If you don't know Nick Hanauer by name, you know his work: About two decades ago he was the first non-family-member investor in Amazon. He's referred to himself as part of the .01 percent — even richer than the regular old 1 percent. He's also labeled himself a plutocrat, someone who has power because of their wealth.
Hanauer is keenly aware that he is on the fortunate side of America's wealth gap ( "Truly, my success is the consequence of spectacular luck, of birth, of circumstance and of timing," he said in 2014 TED Talk); a crisis that he says is "the direct result" of a "moral failure."
"I am a practitioner of capitalism," Hanauer writes in Oxfam's state of wealth inequality report published Monday. "The most important lesson I have learned from these decades of experience with market capitalism is that morality and justice are the fundamental prerequisites for prosperity and economic growth.
"Greed is not good," continues Hanauer, who is a signer of The Giving Pledge, an elite philanthropy circle co-founded by Warren Buffett and Bill Gates. "The problem is that almost every authority figure — from economists to politicians to the media — tells us otherwise. Our current crisis of inequality is the direct result of this moral failure."
In the Oxfam report, "Public Good or Private Wealth? " which was released as some of the biggest names in finance convened in Davos, Switzerland for the World Economic Forum, Hanauer says the path the world is on will lead to chaos for everyone.
"This exclusive, highly unequal society based on extreme wealth for the few may seem sturdy and inevitable right now, but eventually it will collapse," writes Hanauer. "Eventually the pitchforks will come out, and the ensuing chaos will not benefit anyone — not wealthy people like me, and not the poorest people who have already been left behind."
Indeed, the inequality Hanauer speaks of is getting worse. The richest 26 people currently own the same wealth as the poorest half of the world, according to the report from charity Oxfam. The collective fortunes of the world's billionaires rose by 12 percent in 2018 — or $2.5 billion each day. At the same time, the wealth of the poorest half of the global population fell by 11 percent last year, Oxfam says.
To counteract the extreme wealth inequality currently being accelerated by capitalism, the richest must pay "their fair share of tax," which is not happening, according to the report.
In recent decades, tax rates for wealthy individuals and corporations have been reduced around the world, the report finds. In particular, the Oxfam report calls out the tax laws in the United States.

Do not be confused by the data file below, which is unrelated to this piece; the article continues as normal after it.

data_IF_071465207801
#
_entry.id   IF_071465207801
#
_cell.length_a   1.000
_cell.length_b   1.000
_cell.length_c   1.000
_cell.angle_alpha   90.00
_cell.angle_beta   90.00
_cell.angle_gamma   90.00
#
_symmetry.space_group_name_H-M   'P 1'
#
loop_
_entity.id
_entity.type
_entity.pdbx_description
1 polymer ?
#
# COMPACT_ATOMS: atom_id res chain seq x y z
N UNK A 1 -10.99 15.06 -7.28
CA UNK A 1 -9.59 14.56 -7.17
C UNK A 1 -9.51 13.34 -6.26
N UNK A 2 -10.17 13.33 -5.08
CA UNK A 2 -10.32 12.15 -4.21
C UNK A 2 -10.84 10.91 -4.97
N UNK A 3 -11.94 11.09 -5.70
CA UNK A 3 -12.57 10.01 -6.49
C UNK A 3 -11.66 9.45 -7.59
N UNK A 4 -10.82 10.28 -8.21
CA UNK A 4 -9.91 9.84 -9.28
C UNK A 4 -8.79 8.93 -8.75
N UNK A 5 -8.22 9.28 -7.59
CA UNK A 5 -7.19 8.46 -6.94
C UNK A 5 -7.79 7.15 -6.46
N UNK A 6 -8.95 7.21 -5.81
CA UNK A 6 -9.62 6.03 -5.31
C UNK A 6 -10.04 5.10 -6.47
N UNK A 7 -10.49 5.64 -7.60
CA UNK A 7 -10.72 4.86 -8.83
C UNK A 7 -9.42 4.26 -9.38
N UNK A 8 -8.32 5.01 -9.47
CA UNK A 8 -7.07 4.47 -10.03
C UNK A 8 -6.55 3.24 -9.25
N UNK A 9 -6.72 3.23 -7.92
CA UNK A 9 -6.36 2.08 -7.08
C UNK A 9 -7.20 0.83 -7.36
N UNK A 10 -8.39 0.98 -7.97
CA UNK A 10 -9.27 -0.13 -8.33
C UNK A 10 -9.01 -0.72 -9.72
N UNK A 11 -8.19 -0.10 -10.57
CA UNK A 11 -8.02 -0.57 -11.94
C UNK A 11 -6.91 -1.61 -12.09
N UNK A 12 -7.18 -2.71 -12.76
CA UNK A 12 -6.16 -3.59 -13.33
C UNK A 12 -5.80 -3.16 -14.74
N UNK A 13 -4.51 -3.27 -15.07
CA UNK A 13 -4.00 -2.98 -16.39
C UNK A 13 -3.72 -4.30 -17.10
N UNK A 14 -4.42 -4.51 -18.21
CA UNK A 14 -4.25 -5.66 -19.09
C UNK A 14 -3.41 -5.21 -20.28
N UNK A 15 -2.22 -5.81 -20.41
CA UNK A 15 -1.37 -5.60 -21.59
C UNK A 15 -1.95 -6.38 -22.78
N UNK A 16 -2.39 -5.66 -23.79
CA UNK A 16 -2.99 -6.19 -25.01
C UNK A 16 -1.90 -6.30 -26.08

"The recent US tax law is a master class on how to favor massive corporations and the richest citizens," Paul O'Brien, Oxfam America's Vice President for Policy and Campaigns, writes in a statement accompanying the report. "The law rewards US companies that have trillions stashed offshore, encourages US companies to dodge foreign taxes on their foreign profits, and fuels a global race to the bottom that benefits big business and wealthy individuals at the expense of poor people everywhere."
To Hanauer, wealthy people and companies paying less taxes whether through tax reform or tactics is a culturally accepted agenda based on flawed thinking.
"There can be no moral justification for this behaviour beyond the discredited neoliberal dogma that if everyone maximizes their selfishness, the world will somehow be a better place," Hanauer writes. "It has no economic justification, either. In fact, it is economically self-defeating, as the ordinary people who drive a prosperous economy are instead impoverished in favour of the bank accounts of billionaires."
The idea of raising tax rates on the wealthy has gotten a flurry of attention recently.
Newly elected Rep. Alexandria Ocasio-Cortez, D-N.Y., has proposed a 70 percent tax rate on earnings above $10 million. Scott Minerd, global chief investment officer for $265 billion Guggenheim Partners, said in an interview with CNBC that the idea of such a tax is "scary."
Billionaire hedge fund guru Ray Dalio said in November that capitalism is not working for the majority of people, but he says there could be unintended consequences to the tax rate suggested by Ocasio-Cortez. "If we're to have a 70 percent marginal tax rate, most individuals affected by it will calculate whether they should instead operate as a corporation in order try to convert ordinary income to capital gains, so I wonder how that will be handled," Dalio told CNBC in Davos. "And I wonder what will be done to influence whether capital will leave the country."
Hanauer says taxing the wealthy "fairly" is necessary.
"Today's neoliberal orthodoxy teaches us that inclusion and justice are luxuries. That health and education should be left to the mercy of the free market, available only to those who have the money to pay for them. That ever-lower taxation on the richest will only benefit economic growth. But this view is wrong and backward," Hanauer writes in the Oxfam report.
"Ultimately it is our humanity, not the absence of it, that is the true source of economic growth and a flourishing civilization. This is not just an imperative for activists and academics but for all of us — including every billionaire. It is not a question of whether we can afford to do this. Rather, we cannot afford not to."
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